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Variation in susceptibility to Wheat dwarf virus among wild and domesticated wheat.

Nygren J, Shad N, Kvarnheden A, Westerbergh A - PLoS ONE (2015)

Bottom Line: In addition, we investigated whether putative fluctuations in intensity of selection imposed on the host-pathogen interactions have resulted in a variation in susceptibility to WDV.To test our hypotheses we evaluated eighteen wild and domesticated wheat taxa, directly or indirectly involved in wheat evolution, for traits associated with WDV disease such as leaf chlorosis, different growth traits and WDV content.Further, this study indicates that the variation in susceptibility may be associated with the genome type and that the ancestor Ae. tauschii may be useful as genetic resource for the improvement of WDV resistance in wheat.

View Article: PubMed Central - PubMed

Affiliation: Department of Plant Biology, Uppsala BioCenter, Linnean Centre for Plant Biology in Uppsala, Swedish University of Agricultural Sciences, Uppsala, Sweden.

ABSTRACT
We investigated the variation in plant response in host-pathogen interactions between wild (Aegilops spp., Triticum spp.) and domesticated wheat (Triticum spp.) and Wheat dwarf virus (WDV). The distribution of WDV and its wild host species overlaps in Western Asia in the Fertile Crescent, suggesting a coevolutionary relationship. Bread wheat originates from a natural hybridization between wild emmer wheat (carrying the A and B genomes) and the wild D genome donor Aegilops tauschii, followed by polyploidization and domestication. We studied whether the strong selection during these evolutionary processes, leading to genetic bottlenecks, may have resulted in a loss of resistance in domesticated wheat. In addition, we investigated whether putative fluctuations in intensity of selection imposed on the host-pathogen interactions have resulted in a variation in susceptibility to WDV. To test our hypotheses we evaluated eighteen wild and domesticated wheat taxa, directly or indirectly involved in wheat evolution, for traits associated with WDV disease such as leaf chlorosis, different growth traits and WDV content. The plants were exposed to viruliferous leafhoppers (Psammotettix alienus) in a greenhouse trial and evaluated at two time points. We found three different plant response patterns: i) continuous reduction in growth over time, ii) weak response at an early stage of plant development but a much stronger response at a later stage, and iii) remission of symptoms over time. Variation in susceptibility may be explained by differences in the intensity of natural selection, shaping the coevolutionary interaction between WDV and the wild relatives. However, genetic bottlenecks during wheat evolution have not had a strong impact on WDV resistance. Further, this study indicates that the variation in susceptibility may be associated with the genome type and that the ancestor Ae. tauschii may be useful as genetic resource for the improvement of WDV resistance in wheat.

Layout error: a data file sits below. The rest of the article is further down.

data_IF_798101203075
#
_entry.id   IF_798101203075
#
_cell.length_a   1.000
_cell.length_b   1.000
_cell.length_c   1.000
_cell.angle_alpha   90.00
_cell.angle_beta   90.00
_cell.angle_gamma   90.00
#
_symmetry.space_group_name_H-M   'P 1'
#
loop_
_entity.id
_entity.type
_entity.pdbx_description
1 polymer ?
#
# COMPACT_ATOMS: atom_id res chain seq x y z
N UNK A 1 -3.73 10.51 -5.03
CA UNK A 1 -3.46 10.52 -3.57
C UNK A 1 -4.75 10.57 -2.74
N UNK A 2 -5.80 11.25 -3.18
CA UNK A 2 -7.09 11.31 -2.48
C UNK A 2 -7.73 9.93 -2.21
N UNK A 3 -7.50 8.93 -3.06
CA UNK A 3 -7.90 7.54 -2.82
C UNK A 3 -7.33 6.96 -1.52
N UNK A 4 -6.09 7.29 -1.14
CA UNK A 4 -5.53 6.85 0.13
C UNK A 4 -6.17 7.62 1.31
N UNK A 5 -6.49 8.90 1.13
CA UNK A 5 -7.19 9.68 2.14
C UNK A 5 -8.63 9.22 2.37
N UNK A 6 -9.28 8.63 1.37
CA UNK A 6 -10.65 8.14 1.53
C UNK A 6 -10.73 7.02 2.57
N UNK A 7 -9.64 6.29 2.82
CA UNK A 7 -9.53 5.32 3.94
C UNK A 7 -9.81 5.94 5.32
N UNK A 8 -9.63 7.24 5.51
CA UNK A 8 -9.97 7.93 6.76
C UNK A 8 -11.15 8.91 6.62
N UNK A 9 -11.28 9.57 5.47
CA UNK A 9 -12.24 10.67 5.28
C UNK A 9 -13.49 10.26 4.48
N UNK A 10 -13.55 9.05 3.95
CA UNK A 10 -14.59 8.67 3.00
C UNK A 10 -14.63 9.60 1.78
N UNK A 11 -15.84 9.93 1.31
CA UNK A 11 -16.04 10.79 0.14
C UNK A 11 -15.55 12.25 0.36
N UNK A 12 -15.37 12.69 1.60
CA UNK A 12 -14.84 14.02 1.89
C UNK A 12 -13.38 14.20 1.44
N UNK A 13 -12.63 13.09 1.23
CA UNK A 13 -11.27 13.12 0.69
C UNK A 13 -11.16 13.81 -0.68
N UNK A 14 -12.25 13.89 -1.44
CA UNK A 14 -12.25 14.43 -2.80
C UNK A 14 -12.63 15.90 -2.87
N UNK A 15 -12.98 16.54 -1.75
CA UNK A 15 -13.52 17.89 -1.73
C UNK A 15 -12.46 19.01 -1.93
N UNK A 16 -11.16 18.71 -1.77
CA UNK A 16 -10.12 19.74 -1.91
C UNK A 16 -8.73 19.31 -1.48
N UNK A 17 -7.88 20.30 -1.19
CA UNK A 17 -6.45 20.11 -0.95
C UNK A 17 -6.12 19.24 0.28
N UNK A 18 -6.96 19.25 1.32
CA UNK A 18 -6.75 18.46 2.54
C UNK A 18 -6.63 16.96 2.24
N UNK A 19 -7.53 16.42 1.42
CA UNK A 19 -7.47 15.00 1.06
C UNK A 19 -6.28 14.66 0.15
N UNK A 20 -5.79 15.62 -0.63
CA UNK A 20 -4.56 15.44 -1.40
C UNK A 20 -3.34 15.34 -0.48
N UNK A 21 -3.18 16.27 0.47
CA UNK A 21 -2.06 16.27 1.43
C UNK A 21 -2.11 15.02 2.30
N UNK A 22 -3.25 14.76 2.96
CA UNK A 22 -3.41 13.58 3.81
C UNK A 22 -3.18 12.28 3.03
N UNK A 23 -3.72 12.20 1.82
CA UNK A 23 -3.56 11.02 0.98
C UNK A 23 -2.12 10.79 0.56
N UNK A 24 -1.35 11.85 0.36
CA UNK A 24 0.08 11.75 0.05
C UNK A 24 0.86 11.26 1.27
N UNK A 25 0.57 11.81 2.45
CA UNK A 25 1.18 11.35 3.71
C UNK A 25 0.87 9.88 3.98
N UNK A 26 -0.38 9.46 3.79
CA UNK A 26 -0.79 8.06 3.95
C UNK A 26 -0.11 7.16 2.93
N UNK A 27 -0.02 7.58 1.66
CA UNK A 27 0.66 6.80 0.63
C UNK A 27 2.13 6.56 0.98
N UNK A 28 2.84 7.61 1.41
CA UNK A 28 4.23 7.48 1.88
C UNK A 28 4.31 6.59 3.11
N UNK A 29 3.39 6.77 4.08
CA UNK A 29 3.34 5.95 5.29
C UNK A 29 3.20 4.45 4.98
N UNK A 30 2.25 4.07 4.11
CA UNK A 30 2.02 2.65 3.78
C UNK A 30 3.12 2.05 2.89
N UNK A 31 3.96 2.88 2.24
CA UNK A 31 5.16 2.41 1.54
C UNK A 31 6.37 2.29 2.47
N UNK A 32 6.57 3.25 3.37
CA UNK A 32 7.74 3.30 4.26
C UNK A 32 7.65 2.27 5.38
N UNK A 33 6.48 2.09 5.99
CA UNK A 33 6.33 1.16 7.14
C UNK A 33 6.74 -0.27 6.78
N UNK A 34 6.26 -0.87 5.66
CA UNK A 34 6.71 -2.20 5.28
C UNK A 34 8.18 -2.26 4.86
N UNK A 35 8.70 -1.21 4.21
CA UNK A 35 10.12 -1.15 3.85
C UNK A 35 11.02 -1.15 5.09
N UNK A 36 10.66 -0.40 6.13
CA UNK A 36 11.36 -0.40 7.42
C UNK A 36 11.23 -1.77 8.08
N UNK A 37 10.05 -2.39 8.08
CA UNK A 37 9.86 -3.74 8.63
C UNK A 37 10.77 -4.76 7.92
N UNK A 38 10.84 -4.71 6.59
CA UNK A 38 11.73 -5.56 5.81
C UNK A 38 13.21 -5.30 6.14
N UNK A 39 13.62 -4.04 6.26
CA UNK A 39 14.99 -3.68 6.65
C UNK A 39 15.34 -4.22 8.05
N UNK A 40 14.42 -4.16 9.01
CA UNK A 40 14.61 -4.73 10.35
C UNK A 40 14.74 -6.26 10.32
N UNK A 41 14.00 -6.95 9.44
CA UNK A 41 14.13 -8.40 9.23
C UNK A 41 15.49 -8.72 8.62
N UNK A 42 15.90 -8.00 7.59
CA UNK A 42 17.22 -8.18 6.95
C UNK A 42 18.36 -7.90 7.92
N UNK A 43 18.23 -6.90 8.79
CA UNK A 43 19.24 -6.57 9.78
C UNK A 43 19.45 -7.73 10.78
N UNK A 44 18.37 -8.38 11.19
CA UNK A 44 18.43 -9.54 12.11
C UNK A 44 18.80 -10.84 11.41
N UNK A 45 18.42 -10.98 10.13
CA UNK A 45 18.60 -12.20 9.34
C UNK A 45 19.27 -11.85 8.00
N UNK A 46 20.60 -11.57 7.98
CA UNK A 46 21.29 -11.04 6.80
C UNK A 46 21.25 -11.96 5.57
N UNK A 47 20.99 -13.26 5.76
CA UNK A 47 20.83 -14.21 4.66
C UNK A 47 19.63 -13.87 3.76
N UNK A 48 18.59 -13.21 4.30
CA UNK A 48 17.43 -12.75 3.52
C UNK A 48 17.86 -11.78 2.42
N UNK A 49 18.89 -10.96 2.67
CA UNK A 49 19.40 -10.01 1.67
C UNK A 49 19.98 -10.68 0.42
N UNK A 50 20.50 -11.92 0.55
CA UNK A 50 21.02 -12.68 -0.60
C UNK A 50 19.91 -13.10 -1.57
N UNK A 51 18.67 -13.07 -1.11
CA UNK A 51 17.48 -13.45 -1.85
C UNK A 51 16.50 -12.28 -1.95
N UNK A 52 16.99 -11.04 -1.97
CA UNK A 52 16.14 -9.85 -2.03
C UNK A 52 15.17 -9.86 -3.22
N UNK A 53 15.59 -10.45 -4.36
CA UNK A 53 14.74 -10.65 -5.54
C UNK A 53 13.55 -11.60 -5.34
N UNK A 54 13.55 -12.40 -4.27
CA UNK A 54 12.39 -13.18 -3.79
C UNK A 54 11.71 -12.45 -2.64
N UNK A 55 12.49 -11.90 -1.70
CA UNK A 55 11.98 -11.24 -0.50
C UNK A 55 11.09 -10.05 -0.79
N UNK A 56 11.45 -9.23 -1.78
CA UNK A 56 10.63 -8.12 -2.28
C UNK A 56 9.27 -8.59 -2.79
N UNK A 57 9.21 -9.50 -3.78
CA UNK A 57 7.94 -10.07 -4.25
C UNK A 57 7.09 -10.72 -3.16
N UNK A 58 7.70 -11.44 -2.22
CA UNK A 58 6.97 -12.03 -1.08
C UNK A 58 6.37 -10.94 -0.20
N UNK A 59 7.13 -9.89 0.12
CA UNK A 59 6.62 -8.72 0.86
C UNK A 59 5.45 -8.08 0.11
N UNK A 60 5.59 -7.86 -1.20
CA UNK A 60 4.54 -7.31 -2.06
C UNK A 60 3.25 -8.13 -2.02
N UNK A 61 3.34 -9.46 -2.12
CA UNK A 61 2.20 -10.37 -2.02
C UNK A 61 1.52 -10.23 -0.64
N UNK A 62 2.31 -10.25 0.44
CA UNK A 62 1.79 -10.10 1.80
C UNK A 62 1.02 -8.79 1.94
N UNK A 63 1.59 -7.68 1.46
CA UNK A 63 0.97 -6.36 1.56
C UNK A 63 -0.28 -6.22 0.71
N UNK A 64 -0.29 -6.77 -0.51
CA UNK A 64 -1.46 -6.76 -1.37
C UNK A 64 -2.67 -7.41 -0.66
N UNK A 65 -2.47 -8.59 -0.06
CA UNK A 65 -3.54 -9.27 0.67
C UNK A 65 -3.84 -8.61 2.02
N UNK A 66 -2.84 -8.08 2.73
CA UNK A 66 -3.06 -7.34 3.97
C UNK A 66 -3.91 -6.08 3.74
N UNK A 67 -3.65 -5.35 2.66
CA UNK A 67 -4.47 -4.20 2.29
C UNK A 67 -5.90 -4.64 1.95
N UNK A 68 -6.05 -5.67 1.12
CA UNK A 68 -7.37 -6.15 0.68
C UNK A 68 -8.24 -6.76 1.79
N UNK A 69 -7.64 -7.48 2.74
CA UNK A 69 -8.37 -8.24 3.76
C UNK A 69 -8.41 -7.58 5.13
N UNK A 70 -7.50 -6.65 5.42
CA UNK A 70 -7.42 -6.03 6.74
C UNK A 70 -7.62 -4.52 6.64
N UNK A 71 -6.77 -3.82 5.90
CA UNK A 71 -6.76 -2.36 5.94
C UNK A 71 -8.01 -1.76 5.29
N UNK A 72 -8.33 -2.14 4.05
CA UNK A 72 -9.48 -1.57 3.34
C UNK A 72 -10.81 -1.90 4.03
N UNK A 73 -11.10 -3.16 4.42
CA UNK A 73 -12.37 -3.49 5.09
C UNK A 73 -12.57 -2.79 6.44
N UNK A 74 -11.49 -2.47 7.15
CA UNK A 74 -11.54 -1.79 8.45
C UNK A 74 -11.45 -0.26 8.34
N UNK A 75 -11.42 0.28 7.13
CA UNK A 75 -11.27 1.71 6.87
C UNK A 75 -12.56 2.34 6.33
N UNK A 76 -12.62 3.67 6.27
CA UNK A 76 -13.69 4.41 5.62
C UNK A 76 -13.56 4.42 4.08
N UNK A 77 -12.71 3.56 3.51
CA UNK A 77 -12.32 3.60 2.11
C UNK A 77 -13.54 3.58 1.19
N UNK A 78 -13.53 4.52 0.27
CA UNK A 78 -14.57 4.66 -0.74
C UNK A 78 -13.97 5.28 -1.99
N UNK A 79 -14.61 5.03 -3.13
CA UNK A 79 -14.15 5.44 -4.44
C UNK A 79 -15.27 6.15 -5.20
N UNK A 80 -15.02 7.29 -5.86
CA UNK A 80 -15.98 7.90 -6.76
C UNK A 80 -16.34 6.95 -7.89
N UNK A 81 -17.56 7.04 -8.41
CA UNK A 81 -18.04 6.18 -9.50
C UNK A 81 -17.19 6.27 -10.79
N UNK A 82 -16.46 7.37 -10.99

No MeSH data available.


Related in: MedlinePlus

Plant response in the wild and domesticated groups.BLUE = Mean values and 95% confidence interval (CI) of non-exposed, and RED = exposed plants, GREEN = absolute reduction, PURPLE = proportional reduction of the wild and domesticated groups for the studied traits. Pairwise comparison (t-test) between non-exposed and exposed plants with Bonferroni correction. dpi refers to days after the end of exposure to viruliferous leafhoppers. * = p<0.05, N.S. = no significance.
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pone.0121580.g004: Plant response in the wild and domesticated groups.BLUE = Mean values and 95% confidence interval (CI) of non-exposed, and RED = exposed plants, GREEN = absolute reduction, PURPLE = proportional reduction of the wild and domesticated groups for the studied traits. Pairwise comparison (t-test) between non-exposed and exposed plants with Bonferroni correction. dpi refers to days after the end of exposure to viruliferous leafhoppers. * = p<0.05, N.S. = no significance.

Mentions: The non-exposed plants showed a large variation among species for all growth traits (Fig 3). The wild species had a significantly lower plant height and shoot dry weight, but a higher number of tillers and leaves for both time points than the domesticated taxa (p<0.05, t-test for all traits, Fig 4). We found also a significant block effect for number of tillers at 28 dpi and number of leaves at 28 dpi (p<0.05, one-way ANOVA), showing a variation of non-exposed plants within accessions. This variation could be a result of environmental variation in the greenhouse and/or the genetic variation within the accessions since the wild accessions, in particular, may not have gone through many generations of selfing. However, no significant block effect was found for exposed plants.